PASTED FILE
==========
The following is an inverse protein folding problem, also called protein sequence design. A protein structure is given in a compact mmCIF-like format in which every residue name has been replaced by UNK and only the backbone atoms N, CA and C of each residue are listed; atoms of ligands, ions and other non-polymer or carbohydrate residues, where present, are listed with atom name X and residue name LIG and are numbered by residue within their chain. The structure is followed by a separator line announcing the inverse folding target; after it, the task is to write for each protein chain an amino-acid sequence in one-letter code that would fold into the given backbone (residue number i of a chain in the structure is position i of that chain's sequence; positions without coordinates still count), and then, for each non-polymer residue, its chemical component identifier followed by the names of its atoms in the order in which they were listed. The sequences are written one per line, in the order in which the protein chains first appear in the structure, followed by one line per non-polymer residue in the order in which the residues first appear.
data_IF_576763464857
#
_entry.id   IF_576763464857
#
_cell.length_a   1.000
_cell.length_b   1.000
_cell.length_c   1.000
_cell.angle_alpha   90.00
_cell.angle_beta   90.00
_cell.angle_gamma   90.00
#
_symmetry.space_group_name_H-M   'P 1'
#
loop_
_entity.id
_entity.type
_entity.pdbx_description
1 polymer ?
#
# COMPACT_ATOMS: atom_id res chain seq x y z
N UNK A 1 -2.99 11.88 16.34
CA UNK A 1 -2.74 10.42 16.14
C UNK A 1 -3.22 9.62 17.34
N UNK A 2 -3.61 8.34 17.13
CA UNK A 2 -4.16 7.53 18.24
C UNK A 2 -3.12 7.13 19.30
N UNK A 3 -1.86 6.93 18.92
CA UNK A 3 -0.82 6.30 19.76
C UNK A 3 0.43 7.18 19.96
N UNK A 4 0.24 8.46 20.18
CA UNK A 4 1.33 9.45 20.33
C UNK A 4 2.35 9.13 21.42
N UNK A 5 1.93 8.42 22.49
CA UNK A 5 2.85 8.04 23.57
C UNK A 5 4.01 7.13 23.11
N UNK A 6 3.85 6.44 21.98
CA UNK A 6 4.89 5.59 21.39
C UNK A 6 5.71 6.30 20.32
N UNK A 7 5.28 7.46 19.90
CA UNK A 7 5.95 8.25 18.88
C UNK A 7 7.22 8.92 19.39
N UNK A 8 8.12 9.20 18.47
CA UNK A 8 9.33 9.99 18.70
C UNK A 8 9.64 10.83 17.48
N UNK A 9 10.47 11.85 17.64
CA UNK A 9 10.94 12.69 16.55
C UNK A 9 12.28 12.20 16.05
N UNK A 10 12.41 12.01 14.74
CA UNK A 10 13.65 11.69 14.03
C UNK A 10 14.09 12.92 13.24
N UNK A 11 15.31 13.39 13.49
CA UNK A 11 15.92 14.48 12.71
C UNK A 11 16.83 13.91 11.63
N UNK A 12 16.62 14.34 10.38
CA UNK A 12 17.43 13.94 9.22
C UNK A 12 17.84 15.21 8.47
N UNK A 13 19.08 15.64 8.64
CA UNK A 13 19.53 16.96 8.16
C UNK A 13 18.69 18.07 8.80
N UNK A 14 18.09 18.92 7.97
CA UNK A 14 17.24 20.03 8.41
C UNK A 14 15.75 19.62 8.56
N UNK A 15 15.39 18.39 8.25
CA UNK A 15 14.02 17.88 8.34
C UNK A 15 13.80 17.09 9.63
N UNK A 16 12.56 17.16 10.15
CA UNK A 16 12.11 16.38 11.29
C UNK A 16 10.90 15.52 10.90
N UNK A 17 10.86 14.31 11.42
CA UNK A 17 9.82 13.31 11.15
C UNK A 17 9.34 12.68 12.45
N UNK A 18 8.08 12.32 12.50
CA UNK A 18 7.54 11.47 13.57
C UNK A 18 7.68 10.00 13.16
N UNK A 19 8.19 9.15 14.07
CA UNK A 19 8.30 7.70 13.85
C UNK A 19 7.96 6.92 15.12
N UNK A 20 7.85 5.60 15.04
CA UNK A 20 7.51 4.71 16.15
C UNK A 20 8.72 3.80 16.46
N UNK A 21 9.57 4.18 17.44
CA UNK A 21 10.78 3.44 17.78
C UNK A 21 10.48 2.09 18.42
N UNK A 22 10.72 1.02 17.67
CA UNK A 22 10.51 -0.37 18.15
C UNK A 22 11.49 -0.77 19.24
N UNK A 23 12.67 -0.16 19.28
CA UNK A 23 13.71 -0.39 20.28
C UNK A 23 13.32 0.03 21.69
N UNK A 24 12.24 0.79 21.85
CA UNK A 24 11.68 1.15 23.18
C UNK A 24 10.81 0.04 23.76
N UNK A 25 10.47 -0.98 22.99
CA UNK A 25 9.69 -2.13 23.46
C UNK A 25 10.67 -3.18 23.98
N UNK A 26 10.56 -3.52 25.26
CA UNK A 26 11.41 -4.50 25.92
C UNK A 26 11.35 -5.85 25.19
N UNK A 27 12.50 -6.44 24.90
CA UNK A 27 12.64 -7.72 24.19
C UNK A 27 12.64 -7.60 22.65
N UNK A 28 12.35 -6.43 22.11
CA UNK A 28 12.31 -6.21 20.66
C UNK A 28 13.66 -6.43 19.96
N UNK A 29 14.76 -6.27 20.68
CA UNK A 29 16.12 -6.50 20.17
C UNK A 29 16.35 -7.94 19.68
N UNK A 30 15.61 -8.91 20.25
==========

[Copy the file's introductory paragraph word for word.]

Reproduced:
The following is an inverse protein folding problem, also called protein sequence design. A protein structure is given in a compact mmCIF-like format in which every residue name has been replaced by UNK and only the backbone atoms N, CA and C of each residue are listed; atoms of ligands, ions and other non-polymer or carbohydrate residues, where present, are listed with atom name X and residue name LIG and are numbered by residue within their chain. The structure is followed by a separator line announcing the inverse folding target; after it, the task is to write for each protein chain an amino-acid sequence in one-letter code that would fold into the given backbone (residue number i of a chain in the structure is position i of that chain's sequence; positions without coordinates still count), and then, for each non-polymer residue, its chemical component identifier followed by the names of its atoms in the order in which they were listed. The sequences are written one per line, in the order in which the protein chains first appear in the structure, followed by one line per non-polymer residue in the order in which the residues first appear.